Interview with Rose Gottemoeller, Under Secretary of U.S. State Department: “Deep human sympathy”

Gottemoeller offers flowers at Cenotaph for A-bomb Victims, hopes to raise interest in ratification of CTBT

by Yumi Kanazaki, Staff Writer

Rose Gottemoeller, Under Secretary of State for Arms Control and International Security for the U.S. State Department, granted an exclusive interview to the Chugoku Shimbun on April 11. Ms. Gottemoeller is visiting Hiroshima to take part as a guest in the Non-Proliferation and Disarmament Initiative (NPDI) Ministerial Meeting. According to the Hiroshima city government, she is the first Undersecretary of the U.S. State Department to offer flowers at the Cenotaph for the A-bomb Victims in Hiroshima Peace Memorial Park. Ms. Gottemoeller commented, “I felt deep human sympathy” in “a place where many suffered and died.”

As a high-ranking official from the nation that dropped the atomic bombs on Japan, was it a difficult decision for you to visit Hiroshima?
Actually, it was quite an easy decision. It is a great honor to be invited as a guest to join the NPDI meeting. And it will be good to sit down and talk with members of the NPDI in getting ready for the NPT [Nuclear Non-Proliferation Treaty] PrepCom [which will open in late April].

Is stressing the significance of the CTBT [Comprehensive Test Ban Treaty] to the U.S. Senate also a reason for your visit?
It is a very important reason. I went to the museum and saw the terrible human impact of using nuclear weapons. I hope to raise interest in the CTBT [which bans all nuclear explosions] among Americans.

You offered flowers at the Cenotaph for the A-bomb Victims and listened to the A-bomb experience of Keiko Ogura. What were your feelings?
I felt deep human sympathy. It is a place where many suffered and died. So I think it’s important to express sympathy and condolence for all those who suffered here in Hiroshima as we express sympathy for everyone who suffered in World War II.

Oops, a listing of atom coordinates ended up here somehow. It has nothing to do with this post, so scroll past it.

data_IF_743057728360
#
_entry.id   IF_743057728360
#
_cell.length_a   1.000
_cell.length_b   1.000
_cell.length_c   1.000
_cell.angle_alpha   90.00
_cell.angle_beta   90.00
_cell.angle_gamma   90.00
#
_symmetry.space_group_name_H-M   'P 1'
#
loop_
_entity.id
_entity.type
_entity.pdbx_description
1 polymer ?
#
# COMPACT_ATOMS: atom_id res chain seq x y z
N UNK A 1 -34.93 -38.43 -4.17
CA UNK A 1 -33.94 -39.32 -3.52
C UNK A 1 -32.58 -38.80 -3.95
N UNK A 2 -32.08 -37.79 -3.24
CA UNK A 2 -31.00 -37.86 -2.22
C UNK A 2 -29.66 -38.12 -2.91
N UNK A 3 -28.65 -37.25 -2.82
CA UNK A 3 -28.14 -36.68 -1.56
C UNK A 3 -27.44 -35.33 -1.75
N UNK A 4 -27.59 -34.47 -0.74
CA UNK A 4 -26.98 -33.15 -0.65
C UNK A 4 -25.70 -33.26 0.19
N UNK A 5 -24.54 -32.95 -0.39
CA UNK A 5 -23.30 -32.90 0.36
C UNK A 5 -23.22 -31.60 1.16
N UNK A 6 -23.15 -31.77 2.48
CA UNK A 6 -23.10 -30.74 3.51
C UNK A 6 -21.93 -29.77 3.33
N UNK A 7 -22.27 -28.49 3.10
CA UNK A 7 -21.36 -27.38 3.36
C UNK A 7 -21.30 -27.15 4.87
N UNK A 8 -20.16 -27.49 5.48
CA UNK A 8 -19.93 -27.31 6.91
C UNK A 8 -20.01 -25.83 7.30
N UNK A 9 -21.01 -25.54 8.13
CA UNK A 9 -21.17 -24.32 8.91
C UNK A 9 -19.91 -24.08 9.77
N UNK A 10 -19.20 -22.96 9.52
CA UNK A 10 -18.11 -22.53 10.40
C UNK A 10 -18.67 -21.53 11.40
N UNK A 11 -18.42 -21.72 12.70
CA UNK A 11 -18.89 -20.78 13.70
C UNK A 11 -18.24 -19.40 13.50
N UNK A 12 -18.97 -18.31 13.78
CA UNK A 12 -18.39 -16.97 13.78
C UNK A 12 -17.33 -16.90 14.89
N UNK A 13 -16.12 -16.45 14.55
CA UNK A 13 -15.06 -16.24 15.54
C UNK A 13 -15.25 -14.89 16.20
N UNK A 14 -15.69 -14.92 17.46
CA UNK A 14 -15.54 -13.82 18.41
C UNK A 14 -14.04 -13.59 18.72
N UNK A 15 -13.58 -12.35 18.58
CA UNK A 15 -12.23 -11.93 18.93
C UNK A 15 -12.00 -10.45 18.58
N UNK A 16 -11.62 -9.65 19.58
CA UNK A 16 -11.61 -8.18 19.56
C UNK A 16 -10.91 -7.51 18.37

When listening to Keiko Ogura, it struck me that she was such a little girl of 8. The event was obviously something that shaped her whole life. I am a parent of two boys. It really struck me, being a mother myself.

People in Hiroshima hope that President Obama will visit this city. What do you think are the chances of a visit to Hiroshima during his term as president?
His schedule is organized by the White House so I’m afraid I can’t say what the chances might be. But as you know, President Obama has said that he would be honored to visit Hiroshima and Nagasaki.

Is he concerned about the reaction from conservatives in the U.S.?
I don’t think so. It’s a scheduling matter, I’m sure.

What will you tell President Obama about your visit to Hiroshima?
I will have some substantive matters to discuss. I will have an opportunity to share my meeting with your foreign minister [Fumio Kishida], which is a great honor for me. I will also have an opportunity to describe the deeply impressive experience of going to Peace Memorial Park.

Civil society and some national governments have begun pursuing a path toward negotiations for a nuclear weapons convention by discussing the humanitarian dimension of nuclear arms. What is the U.S. stance?
We have our partners in civil society. But I feel they don’t know enough about the very practical progress we’ve actually made with our step by step approach to nuclear disarmament. We have a far smaller number of weapons now [than during the height of the Cold War]. We need to tell our story better. We are never working hard enough, I do admit that. But we are working very hard to rid the world of nuclear weapons. The president continues to be very, very committed to this goal.

The third conference on the humanitarian consequences of nuclear weapons will be held in Austria this autumn. Will you consider taking part in the conference?
We have been very interested in the way we could use the humanitarian impact of nuclear weapons use as a way to really educate people. This is why my visit to the museum today was so valuable. You can really understand the terrible impact on human health, the economy, and the environment. We would like to work with the Austrian government to make the conference a real opportunity for education. If we are able to make this point clear, I think we would consider coming to the conference.

(Originally published on April 12, 2014)